The Rocky Journey of Hiveswap’s Development

Hiveswap

Let me tell you about Homestuck.

Homestuck is a webcomic that ran from 2009 to 2016. It was a story about a young man’s journey to adulthood and self-discovery, with the added plot points of alternate timelines, godly powers, alien creators, Nicolas Cage and murder. Lots and lots of murder and death. It has spread across the four corners of the internet, spawned popular fan collaborations such as the Land of Fans and Music series and has become popular enough to find at least one person at a convention cosplaying as one of the numerous characters. It can be considered quite large.

The plot might have been complex and there might have been a lot of delays, but it made up for it with amazing soundtracks and Flash animations. In fact, one of them, known as [S] Cascade, was so long and large that it was hosted on numerous sites including Newgrounds to handle the traffic. How did it go? Newgrounds crashed.

In 2012, the author, Andrew Hussie, had an idea so crazy, so bizarre, so mind-breakingly drastic that it was uncertain how it would ultimately end. What he did was put up a Kickstarter for a Homestuck adventure game.

At the time, the premise of said game wasn’t exactly clear other than, “hey, it’s a game set in the world of this comic I made”. How did it do? Well, it originally asked for $700000 and hit the target in less than 24 hours; by the end, over 24000 fans had given almost $2.5 million to the project. Yes, that’s not an over-exaggeration.

Now let me tell you about Hiveswap.

In 2014, it was announced that the game was going to be called Hiveswap and was going to be set sometime before 2009 (the beginning of the webcomic the Internet has grown to love, hate and steer clear from). A year later, more concept art, a trailer and some screenshots of the game were provided along with some rough estimation that development was almost finished. Many backers at this point were far from happy about not getting the game they put money on.

Near the beginning of 2016, there was another announcement: Hiveswap’s art style was changing from 3D to 2D. As a result, there were even more delays for a title that was already a few years overdue. If you think that these setbacks are mainly due to lack of coordination for Andrew and his team, you’re mistaken: the main contributor to this problem lies with the original developers.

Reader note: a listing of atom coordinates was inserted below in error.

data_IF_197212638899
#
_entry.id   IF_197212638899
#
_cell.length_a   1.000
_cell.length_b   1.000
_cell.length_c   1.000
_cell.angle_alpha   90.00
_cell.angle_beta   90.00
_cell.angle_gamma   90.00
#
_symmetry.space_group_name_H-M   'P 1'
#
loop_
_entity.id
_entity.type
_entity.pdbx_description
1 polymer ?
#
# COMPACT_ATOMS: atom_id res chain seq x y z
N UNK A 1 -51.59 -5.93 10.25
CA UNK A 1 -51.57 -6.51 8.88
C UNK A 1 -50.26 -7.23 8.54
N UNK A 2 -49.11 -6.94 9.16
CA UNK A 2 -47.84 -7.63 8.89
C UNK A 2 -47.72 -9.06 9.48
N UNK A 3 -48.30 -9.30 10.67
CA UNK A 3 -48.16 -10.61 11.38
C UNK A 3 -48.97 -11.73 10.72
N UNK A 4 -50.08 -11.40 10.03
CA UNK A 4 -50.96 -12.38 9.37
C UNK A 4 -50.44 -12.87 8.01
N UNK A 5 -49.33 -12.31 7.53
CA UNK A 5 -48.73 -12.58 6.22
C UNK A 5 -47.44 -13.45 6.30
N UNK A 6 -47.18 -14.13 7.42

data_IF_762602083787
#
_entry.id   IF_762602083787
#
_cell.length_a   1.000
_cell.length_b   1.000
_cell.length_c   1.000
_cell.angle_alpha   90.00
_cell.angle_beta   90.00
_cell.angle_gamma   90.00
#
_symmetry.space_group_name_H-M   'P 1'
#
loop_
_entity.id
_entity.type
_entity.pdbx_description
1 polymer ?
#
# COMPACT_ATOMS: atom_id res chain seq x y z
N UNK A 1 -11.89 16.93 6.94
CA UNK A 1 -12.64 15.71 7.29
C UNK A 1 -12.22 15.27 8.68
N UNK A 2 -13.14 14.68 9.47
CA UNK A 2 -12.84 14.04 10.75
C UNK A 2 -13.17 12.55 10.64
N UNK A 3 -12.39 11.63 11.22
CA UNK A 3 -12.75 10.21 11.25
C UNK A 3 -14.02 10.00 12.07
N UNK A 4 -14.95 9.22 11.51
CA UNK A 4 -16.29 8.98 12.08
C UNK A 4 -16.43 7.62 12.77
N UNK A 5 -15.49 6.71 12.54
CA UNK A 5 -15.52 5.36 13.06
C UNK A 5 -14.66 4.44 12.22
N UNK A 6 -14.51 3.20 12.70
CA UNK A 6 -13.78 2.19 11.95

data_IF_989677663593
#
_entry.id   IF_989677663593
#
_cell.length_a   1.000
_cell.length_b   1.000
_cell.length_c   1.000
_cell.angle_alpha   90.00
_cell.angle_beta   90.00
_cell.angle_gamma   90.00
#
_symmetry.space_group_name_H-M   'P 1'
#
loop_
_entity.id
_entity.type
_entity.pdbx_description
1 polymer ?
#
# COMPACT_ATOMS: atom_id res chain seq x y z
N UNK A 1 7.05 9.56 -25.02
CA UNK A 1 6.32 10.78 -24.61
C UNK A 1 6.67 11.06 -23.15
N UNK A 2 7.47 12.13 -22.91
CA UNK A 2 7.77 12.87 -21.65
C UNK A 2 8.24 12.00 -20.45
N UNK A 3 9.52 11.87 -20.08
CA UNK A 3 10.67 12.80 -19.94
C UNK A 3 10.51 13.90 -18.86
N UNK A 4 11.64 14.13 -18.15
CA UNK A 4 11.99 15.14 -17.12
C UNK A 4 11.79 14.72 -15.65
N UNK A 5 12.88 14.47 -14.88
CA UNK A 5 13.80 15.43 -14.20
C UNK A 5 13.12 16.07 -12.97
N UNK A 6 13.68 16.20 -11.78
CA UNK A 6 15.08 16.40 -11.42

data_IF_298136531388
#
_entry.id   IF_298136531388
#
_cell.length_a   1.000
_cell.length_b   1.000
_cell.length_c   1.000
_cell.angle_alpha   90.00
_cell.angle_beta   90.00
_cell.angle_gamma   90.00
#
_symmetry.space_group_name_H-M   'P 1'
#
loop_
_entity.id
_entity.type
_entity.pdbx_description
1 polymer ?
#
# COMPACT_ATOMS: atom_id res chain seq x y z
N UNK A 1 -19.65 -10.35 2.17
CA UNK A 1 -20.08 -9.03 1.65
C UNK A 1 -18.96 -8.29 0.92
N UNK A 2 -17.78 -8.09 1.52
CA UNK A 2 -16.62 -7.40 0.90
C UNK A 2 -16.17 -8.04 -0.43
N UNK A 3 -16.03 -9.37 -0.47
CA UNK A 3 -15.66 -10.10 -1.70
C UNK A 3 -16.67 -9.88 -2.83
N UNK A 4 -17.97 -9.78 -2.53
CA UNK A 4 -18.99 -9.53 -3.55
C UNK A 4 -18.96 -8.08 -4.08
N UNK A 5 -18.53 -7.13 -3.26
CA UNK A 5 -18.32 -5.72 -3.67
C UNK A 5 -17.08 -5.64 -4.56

It was revealed on Tumblr by a close friend of Hussie (known as ipgd) that he reached out to a group known as The Odd Gentlemen to work on Hiveswap. All seemed well at first, until two problems arose: they produced a demo that included the bare minimum (composed of a room and a glitch character), and it was revealed that they used a majority of the money to make another game known as King’s Quest. That’s right, TOG stole the money. In an interview with Polygon, they admitted that they chose to abandon an unnamed project in favour of King’s Quest. In the end, all Hussie could do was break off from them with under $400000 for the project and was bound by a non-disclosure agreement; ipgd has since taken down the post as per request of Hussie and is no longer present on Tumblr.

Ultimately, he decided to gather a team and set up offices in New York for the game. However, according to some former members of the team known as WhatPumpkin, a majority of them were laid off. All that could be done was for him and what remained of his small team to move out of New York and work on the game.

That’s essentially what happened.

It wasn’t until December of last year that there was more news. This time, it was big. Hiveswap had appeared on Steam Greenlight with a trailer and release date under its belt. The game is depicted as a point-and-click adventure with colourful backgrounds and simplistic characters. Those who still remained in the Homestuck community rejoiced and shrugged as they learned the game they had been waiting for was going to come out sometime in January 2017.

It didn’t happen. People remained hopeful as they were certain it would be released on April 13th (the date is the birthday of the webcomic, with the numbers 413, 612 and 1025 being important recurring numbers within the story). There was more news on the game, but sadly it wasn’t news of a release date. Instead, the community was treated to a new trailer with no release date. Since then, WhatPumpkin has been posting interviews with those involved in the development of the game every Wednesday. As of writing this, at least two more interviews are to be expected (one of them with musician and creative success Toby Fox, known for hit works of art such as the album The Baby is You and Undertale); the release date for Hiveswap should be announced by the end of these interviews.

Hiveswap is a game that has gone through a lot of obstacles and rebranding over the years. Andrew Hussie could have just announced the game was cancelled after the incident with The Odd Gentlemen and continued working on his most popular comic, but no. Since then, he and WhatPumpkin have been trying their hardest to deliver what the promised. If you want to see what the will of a man (who people know barely anything about despite being a creative influence) looks like, play Hiveswap when it comes out, the game that cost one man a large portion of his fanbase.

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